Last edited: December 06, 2004


Man Fights Anti-Gay Sex Law

Detroit News, January 16, 1998
615 W. Lafayette, Detroit, MI 48226
Fax 313-222-6417

By Deb Price / The Detroit News

On a balmy April afternoon in 1995, artist Max Movsovitz decided that rather than work at home he'd drive to a popular park. Sitting in his car, he began cutting out the paper pattern for his latest design, a bird feeder.

Soon a young man in an old sedan pulled up alongside Max, introduced himself as "Kevin" and said he was a college business major on spring break. Kevin flirted for 30 minutes, then drove off.

A little later, Max was approached again, this time by a man in a car with out-of-state plates. By all accounts, the stranger steered the conversation to sex, eventually asking Max to have oral sex. "I said, 'Yeah.' And he said, 'You are under arrest,' " Max recalls.

Police officer Todd Pfortmiller got Max to break the Topeka, Kan., law against publicly soliciting or agreeing to sodomy, defined there as oral or anal sex "between persons who are not members of the opposite sex." Earlier, Officer Kip Lowe, posing as "Kevin," had failed to get Max to say anything illegal. "I wasn't having sex in the park. I wasn't soliciting. It was just outrageous," Max declares.

Still on the books in 21 states, sodomy statutes are most often used indirectly -- to stigmatize gay people as criminals to justify discrimination in, for example, custody decisions and to prop up arguments against recognition of gay civil rights. But Max's experience reminds us that as long as these archaic laws exist, the police are free to enforce them.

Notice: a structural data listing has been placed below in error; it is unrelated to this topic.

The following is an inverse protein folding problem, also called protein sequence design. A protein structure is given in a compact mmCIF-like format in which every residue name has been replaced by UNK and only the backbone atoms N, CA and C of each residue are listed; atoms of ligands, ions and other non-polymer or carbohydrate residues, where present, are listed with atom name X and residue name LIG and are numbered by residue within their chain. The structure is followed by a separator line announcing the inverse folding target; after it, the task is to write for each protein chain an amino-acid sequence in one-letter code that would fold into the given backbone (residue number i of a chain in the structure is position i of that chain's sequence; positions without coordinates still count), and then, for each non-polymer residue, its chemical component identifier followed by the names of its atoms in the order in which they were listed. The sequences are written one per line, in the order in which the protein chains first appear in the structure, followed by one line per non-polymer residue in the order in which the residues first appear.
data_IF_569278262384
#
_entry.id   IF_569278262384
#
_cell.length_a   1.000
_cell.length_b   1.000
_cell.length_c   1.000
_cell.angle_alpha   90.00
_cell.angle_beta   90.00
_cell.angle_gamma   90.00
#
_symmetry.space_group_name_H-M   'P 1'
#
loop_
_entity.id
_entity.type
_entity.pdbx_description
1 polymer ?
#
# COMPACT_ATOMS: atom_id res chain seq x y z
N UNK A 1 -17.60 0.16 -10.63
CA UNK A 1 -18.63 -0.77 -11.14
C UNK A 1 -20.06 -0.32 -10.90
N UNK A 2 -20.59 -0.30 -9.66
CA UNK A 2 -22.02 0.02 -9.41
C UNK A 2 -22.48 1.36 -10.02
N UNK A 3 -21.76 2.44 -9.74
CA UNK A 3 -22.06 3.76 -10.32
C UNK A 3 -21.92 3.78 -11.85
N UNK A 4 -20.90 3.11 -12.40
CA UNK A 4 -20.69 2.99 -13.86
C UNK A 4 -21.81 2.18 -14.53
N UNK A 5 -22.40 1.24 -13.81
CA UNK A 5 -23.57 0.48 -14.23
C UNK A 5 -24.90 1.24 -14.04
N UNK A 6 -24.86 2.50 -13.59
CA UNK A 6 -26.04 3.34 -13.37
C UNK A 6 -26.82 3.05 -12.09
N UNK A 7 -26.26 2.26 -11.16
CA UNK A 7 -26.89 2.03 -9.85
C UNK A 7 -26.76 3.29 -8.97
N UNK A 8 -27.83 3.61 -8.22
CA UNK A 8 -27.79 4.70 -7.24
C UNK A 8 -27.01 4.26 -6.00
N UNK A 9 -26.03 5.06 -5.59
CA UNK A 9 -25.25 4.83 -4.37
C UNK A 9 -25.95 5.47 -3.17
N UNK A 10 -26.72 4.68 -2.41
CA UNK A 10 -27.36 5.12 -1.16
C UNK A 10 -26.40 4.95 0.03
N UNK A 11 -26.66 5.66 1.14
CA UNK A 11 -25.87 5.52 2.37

Self-employed and out to both his family and his landlord, Max was not afraid to fight back. His challenge to the Topeka ordinance and the Kansas sodomy law has national significance: It could provide the U.S. Supreme Court a golden opportunity to knock down sodomy laws that target only gays. His case is before the Kansas Court of Appeals.

Max's park conversation wouldn't have broken Topeka law if he'd been speaking to a woman instead of a man. Likewise, Kansas outlaws same-sex sodomy but not male-female sodomy. As American Civil Liberties Union attorney Matt Coles pointed out to the appeals court, the clearly discriminatory laws violate the U.S. Constitution's guarantee of equal protection.

Coles is eager to take that argument to the Supreme Court. In Bowers vs. Hardwick in 1986, the court upheld Georgia's sodomy law, which applies to all. A decade later, in Romer vs. Evans, it ruled that laws are unconstitutional if they are based on anti-gay animosity. Coles hopes to use Max's case and the Romer decision to get the court to void gay-only sodomy laws in Kansas, Arkansas, Maryland, Missouri, Oklahoma and Texas.

Law professor Arthur Leonard, author of Sexuality and the Law, thinks Max would have a good chance of winning if the Supreme Court took his case. A decision striking down same-sex sodomy laws would spur the 15 states with equal-opportunity sodomy laws to get rid of those as well, he predicts.

Meanwhile, Max, who at 33 calls himself a law-abiding nerd, is still shaken about his arrest. A native of Savannah, Ga., he's thrown himself into creating a popular web site,, for fans of the murder mystery Midnight in the Garden of Good and Evil. Yet Max's thoughts keep straying back to that park in Topeka.

"I'm not proud that I was willing to have sex with someone I just met," he admits. "But why is my indiscretion criminal? Straight people call it scoring."

Any government that creates gay-only crimes is doing more than just flirting with prejudice. It is fully embracing injustice.

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